Actions to Terminate Problem Hospitals From Medicare Are Inadequate
HRD-91-54: Published: Sep 5, 1991. Publicly Released: Sep 5, 1991.
- Full Report:
GAO provided information on the Health Care Financing Administration's (HCFA) lack of compliance with regulations governing the termination of acute care hospitals from the Medicare program when deficiencies are not corrected within required time frames, focusing on: (1) specific areas that need improvement; and (2) alternative enforcement options that can be used against problem hospitals to supplement termination.
GAO found that: (1) HCFA is not sending termination notices to all hospitals that have not corrected problems identified by the Joint Commission on Accreditation of Healthcare Organizations within 75 days after the initial accreditation survey and is not terminating problem hospitals from the Medicare program when corrective action is not taken within the required 90 days; (2) from October 1, 1986, to October 31, 1989, surveyors in the 5 regions visited identified 195 accredited and nonaccredited acute care hospitals that were not complying with the Medicare conditions of participation, and of these hospitals 147 hospitals corrected the identified deficiencies and 2 were terminated from the program within the required 90 days; (3) HCFA rarely terminates hospitals from the Medicare program, since some HCFA regional office personnel believe that termination is warranted only if a hospital has a history of serious problems and does not seem inclined to correct them and that state agency surveyors' findings may not be accurate; (4) state health care officials routinely used such intermediate sanctions as assessing monetary penalties or fines for noncompliance or failure to correct deficiencies within certain time frames, publishing in the local media adverse reports of sanctions imposed on hospitals for quality of care violations, and suspending all or some hospital admissions or services until corrective action is taken on identified problems, in lieu of terminating the hospitals outright; and (5) under existing regulations, HCFA can publicly identify hospitals that have been issued termination notices, but since it is not issuing termination notices as frequently as it should, the publicity aspect of this enforcement mechanism is muted.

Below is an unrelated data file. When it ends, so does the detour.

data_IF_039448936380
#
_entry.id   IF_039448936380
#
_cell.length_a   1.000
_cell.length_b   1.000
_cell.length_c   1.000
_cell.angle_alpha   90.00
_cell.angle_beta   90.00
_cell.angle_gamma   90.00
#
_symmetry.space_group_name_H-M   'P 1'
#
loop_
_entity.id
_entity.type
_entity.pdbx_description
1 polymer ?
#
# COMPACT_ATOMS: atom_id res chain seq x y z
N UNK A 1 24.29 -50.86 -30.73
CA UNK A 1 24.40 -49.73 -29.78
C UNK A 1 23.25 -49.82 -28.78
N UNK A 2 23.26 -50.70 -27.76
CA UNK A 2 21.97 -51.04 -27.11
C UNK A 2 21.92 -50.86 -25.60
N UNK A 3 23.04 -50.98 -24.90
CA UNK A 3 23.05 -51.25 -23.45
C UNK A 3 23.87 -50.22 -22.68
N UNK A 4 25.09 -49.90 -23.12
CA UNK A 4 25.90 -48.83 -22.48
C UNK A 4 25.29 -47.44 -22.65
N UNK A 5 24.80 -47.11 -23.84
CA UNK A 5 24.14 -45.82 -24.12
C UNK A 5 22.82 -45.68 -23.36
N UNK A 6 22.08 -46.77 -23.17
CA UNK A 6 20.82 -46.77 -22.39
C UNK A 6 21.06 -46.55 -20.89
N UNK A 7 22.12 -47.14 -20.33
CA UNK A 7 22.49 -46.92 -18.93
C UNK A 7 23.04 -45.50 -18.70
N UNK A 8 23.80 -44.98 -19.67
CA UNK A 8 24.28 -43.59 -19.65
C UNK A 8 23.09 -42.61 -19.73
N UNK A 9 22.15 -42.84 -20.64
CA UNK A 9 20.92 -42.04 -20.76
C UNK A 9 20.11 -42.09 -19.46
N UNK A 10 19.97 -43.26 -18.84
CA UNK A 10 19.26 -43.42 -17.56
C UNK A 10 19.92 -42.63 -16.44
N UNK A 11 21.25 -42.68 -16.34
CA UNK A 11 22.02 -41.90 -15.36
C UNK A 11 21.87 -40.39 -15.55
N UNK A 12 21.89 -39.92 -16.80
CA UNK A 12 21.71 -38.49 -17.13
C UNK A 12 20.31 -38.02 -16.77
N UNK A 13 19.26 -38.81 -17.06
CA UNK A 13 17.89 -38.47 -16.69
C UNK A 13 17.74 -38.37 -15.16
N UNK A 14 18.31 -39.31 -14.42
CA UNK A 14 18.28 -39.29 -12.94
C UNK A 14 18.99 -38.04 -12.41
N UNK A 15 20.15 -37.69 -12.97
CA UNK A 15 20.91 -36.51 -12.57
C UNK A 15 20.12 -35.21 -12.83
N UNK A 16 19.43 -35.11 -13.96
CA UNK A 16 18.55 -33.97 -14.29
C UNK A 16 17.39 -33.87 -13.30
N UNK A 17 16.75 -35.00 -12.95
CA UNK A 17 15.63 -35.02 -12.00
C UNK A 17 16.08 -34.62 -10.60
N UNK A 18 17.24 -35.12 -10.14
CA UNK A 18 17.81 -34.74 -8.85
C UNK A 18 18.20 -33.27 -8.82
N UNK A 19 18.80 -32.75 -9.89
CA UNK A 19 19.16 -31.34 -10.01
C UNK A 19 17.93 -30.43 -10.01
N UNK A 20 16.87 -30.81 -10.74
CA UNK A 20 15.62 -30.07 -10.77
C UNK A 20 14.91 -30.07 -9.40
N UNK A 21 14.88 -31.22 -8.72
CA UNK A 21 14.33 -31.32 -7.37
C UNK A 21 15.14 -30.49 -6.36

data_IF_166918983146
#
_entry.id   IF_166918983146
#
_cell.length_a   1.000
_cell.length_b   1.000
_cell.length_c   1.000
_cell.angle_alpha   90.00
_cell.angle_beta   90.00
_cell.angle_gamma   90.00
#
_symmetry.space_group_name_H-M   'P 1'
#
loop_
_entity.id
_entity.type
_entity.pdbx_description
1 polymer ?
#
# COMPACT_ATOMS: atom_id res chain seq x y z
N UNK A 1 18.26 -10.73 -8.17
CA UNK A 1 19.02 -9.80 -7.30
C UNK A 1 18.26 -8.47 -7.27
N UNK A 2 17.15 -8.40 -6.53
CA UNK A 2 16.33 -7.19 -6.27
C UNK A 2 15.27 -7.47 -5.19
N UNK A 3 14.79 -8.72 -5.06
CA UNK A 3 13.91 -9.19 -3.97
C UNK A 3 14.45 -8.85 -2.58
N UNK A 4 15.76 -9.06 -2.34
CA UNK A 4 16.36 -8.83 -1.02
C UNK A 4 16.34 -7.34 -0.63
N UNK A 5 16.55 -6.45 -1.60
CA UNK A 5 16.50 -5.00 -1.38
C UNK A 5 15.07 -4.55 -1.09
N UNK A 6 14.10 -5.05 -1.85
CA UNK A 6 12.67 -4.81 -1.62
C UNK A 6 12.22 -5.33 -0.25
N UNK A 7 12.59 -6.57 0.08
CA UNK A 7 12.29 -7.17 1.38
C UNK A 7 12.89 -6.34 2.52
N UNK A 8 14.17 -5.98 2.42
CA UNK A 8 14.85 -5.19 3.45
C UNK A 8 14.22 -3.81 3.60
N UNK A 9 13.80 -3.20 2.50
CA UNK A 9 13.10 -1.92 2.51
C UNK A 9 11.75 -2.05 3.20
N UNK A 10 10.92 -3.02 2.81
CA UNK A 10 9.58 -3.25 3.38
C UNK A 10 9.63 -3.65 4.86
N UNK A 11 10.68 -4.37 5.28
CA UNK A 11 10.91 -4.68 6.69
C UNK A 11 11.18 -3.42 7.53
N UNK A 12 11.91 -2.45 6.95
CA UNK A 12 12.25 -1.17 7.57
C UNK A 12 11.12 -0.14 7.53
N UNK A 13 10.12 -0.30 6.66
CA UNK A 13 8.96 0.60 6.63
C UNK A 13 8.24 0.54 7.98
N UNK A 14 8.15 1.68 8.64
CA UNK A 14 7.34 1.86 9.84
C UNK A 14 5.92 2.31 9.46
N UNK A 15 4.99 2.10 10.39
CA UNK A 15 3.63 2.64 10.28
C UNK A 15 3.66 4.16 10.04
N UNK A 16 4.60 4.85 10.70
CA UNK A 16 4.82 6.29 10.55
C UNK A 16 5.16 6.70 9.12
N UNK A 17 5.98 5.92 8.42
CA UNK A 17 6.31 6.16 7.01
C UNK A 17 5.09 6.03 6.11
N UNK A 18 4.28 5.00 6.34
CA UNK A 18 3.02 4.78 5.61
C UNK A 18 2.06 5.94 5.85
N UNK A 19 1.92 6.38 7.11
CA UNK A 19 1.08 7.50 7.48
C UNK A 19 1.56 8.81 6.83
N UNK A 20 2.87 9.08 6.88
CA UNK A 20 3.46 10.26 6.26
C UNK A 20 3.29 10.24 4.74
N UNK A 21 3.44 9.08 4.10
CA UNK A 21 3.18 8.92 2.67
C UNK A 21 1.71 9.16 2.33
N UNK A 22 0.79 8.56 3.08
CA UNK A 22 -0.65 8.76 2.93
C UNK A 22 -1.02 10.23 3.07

Recommendation for Executive Action
Status: Closed - Not Implemented
Comments: VA believes developing intermediate sanctions as an alternative to termination is problematic. It suggests that GAO identify possible options for less severe sanctions.
Recommendation: The Secretary of Health and Human Services should direct HCFA to comply with termination procedures pertaining to hospitals that are not in compliance with Medicare conditions of participation. If the Secretary determines that the initiation of termination action against noncomplying hospitals is too harsh a sanction for HCFA to pursue, the Secretary should develop a proposal to Congress authorizing HCFA use of alternative enforcement actions.
Agency Affected: Department of Health and Human Services